Buying without an O/S

  -pops- 14:40 21 Jul 2003

There are a couple of threads at the moment concerned with "recovery disks" and other euphemisms that try to fob you off without a proper version of the operating system.

So, has anyone tried recently to buy a machine with no operating system so that you can install your own? Did you succeed?

There are a number of reasons why you may not want or need a computer with Windows in it.

Out of curiosity, a few years ago, I phoned around the suppliers to ask about this. The general reaction at the time was that they thought I was mad as they couldn't understand how the machine would work without an O/S. If I explained that I was installing my own and that I wanted a discount, no discount was forthcoming - with or without an O/S the price was the same.

I am wondering if the situation has changed.


  Sir Radfordin 14:47 21 Jul 2003

Microsoft get very annoyed with suppliers that take this approach as they know its often going to be a PC sold that may end up running a rival product.

That unfortunatly is the kind of dominance that M$ have on the market. Some of the smaller companies would be happy to provide such a PC.

  dth 14:53 21 Jul 2003

I ordered my last p/c (from Watfords Savastore) last year without an o/s and had no problems at all.

  rep 15:07 21 Jul 2003

I believe many of the major brands are 'coerced' into providing OEM copies of MS operating systems and hence the reluctance to supply without it installed.
I did manage to buy my 1st PC without an OS back in 1998 but from a small independant retailer and received a £60 or so discount.
One thing all users should be aware of - OEM licencing - essentially it means the copy of the software is only valid for the PC it was purchased with, which negates the need for providing a CD copy from the suppliers point of view and also 'discourages' piracy from the MS viewpoint.

  davidg_richmond 16:25 21 Jul 2003

I recently had to refund a laptop (WinXP re-installed) for a customer as they had bought it to run some very rare software on it. This software required a Linux installation, and when the software apparently couldn't create it's Linux installation he came back for a refund.

So I suppose if a PC is sold without an OS the retailer could find themselves having problems if a user tries to get support for their hardware when a non-MS OS is installed.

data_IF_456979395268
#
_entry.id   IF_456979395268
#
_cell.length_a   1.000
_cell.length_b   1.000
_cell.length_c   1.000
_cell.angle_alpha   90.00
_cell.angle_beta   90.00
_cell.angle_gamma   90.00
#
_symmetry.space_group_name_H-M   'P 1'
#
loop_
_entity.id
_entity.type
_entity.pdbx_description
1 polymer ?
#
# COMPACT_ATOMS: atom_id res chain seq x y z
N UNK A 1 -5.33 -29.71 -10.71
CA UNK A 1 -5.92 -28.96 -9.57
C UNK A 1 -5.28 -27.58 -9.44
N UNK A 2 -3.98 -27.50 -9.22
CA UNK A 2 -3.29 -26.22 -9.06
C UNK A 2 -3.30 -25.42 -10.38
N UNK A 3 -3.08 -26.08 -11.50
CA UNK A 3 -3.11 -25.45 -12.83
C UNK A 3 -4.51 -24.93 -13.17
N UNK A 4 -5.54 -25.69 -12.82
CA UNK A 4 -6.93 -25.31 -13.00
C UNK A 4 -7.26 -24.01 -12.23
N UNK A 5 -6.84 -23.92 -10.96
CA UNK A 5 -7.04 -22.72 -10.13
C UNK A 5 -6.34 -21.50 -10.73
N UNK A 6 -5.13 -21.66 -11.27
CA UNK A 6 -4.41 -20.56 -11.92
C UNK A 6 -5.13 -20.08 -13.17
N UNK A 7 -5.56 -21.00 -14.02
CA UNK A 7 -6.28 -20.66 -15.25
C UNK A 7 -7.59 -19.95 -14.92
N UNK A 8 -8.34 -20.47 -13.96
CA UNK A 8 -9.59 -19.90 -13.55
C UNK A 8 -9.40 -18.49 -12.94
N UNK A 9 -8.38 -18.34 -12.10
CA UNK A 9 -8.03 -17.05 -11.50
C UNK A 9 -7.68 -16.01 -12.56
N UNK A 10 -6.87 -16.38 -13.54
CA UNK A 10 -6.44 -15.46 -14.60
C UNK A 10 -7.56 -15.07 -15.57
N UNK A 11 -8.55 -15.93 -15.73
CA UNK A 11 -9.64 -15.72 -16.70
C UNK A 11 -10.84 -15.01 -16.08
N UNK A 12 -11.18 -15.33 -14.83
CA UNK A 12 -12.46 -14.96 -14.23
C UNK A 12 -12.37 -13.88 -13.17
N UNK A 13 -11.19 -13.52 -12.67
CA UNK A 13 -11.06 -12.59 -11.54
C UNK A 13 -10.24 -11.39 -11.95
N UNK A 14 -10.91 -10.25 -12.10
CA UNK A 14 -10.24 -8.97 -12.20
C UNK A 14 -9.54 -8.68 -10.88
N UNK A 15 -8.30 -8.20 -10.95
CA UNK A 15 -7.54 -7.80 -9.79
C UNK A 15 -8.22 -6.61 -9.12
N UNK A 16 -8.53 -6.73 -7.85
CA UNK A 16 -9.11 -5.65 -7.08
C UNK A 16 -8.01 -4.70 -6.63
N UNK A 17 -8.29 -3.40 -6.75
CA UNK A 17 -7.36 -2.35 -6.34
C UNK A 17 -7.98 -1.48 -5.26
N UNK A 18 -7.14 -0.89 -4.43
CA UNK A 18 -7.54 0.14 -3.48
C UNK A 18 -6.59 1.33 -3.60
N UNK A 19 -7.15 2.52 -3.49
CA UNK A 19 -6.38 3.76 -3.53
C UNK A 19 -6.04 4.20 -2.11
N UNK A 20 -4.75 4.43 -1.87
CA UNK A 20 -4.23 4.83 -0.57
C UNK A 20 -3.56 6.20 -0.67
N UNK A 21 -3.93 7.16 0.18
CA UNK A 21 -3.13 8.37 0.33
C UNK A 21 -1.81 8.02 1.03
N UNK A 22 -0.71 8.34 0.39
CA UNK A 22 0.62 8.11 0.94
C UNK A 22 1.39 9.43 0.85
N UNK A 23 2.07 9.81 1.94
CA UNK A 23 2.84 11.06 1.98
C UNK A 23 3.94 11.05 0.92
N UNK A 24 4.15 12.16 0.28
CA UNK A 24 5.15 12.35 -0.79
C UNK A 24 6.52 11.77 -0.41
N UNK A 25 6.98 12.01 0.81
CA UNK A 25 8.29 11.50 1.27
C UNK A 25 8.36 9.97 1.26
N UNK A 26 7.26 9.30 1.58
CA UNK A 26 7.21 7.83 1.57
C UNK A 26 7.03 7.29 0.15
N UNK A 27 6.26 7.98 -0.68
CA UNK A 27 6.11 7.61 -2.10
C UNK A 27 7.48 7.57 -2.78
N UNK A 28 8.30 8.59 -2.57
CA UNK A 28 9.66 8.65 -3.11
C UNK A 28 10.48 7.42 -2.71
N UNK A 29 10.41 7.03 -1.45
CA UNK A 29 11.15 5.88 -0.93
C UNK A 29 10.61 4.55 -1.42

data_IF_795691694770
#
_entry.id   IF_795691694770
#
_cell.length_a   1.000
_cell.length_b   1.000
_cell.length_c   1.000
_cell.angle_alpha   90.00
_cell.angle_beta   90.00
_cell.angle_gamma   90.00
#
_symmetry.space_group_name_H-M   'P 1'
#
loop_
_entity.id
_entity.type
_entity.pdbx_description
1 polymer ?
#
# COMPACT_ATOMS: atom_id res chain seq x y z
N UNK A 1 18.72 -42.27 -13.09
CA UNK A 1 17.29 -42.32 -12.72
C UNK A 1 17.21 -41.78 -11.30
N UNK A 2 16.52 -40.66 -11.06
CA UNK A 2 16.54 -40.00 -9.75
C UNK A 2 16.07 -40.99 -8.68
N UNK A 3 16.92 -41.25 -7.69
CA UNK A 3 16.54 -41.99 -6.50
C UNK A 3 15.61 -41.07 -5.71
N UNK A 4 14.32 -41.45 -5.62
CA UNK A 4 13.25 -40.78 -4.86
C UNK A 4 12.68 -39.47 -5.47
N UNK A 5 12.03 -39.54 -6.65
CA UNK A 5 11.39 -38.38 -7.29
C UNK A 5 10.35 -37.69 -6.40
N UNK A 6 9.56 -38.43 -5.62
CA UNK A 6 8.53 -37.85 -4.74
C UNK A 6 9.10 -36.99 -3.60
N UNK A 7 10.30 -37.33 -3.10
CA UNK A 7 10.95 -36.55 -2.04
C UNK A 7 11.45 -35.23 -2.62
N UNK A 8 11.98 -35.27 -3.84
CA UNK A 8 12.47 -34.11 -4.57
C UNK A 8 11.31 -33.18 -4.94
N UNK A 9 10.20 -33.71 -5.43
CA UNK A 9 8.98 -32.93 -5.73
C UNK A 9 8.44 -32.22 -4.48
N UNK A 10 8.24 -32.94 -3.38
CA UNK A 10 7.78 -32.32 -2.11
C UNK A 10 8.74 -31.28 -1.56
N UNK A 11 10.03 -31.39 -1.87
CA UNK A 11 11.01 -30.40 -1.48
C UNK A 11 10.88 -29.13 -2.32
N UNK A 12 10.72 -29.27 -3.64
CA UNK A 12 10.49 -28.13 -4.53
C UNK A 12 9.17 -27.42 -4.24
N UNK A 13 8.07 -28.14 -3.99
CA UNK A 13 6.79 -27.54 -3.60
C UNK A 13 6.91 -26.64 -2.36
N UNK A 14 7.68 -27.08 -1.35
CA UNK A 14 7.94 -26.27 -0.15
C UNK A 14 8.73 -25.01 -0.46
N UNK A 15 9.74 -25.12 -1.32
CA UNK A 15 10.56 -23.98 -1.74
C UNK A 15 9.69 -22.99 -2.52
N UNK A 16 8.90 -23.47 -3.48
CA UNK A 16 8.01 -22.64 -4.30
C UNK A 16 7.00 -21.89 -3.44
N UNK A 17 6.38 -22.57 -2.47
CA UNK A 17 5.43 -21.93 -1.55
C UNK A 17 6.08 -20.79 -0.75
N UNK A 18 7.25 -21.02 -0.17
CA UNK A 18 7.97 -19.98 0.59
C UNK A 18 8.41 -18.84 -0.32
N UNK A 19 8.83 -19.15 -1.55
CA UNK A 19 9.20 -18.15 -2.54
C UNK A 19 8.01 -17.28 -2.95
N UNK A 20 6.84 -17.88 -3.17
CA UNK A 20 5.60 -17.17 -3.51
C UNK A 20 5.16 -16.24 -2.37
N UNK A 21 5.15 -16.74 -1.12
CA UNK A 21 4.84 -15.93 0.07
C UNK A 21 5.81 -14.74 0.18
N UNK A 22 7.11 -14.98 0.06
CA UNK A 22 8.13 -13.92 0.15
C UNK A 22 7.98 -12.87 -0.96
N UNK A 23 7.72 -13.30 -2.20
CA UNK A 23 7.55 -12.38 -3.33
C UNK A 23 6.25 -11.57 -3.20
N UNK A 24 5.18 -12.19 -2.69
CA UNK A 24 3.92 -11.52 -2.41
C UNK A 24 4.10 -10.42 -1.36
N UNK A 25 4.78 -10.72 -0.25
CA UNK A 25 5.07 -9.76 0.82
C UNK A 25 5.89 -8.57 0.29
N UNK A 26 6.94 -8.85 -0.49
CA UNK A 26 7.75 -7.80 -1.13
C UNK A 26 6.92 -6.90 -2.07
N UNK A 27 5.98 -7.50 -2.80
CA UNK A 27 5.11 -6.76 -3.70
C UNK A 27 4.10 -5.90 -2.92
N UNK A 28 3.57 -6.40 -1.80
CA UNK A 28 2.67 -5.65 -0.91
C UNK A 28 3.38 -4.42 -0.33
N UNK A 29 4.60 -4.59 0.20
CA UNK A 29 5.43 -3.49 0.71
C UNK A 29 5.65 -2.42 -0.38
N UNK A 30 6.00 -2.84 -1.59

leo49 17:41 21 Jul 2003

Poweroid will do this which is the main reason they're current favourites to supply my new machine.

  -pops- 18:45 21 Jul 2003

Thanks for the feedback.

On the machines I made I would always offer them without and O/S or with an O/S of choice (so long as it was Windows, I'm not familiar with others). Obviously, I was far from being a commercial supplier but I did sell two without any O/S at all, the reason being the buyer couldn't find a commercial assembler who would supply without at a lower price.

Sir R. Sounds just like M$! They might reflect occasionally that the PC was here before they were. The PC is more than just a convenience for them to stick their software in.

rep: I don't think the problem is with OEM versions of Windows (I use that in my machines). It is more the so-called recovery disks which do not fulfill any function other than get a machine going again by sorting out hidden this that and the others on a hard drive. The problem with the OEM software being only for one machine applies to all grades of WXP where the activation process is supposed to ensure this.

I will bear in mind the non-O/S suppliers for my future machines in case I become too decrepit to assemble my next one!!

I will close this now.

Thanks again.


  wee eddie 00:24 22 Jul 2003

I seem to remember that a high proportion of the returned stock is sold without O/S

  TechMad 09:31 22 Jul 2003

Novatech offer all its PCs and Notebooks without an operating system. One can be added for extra money.

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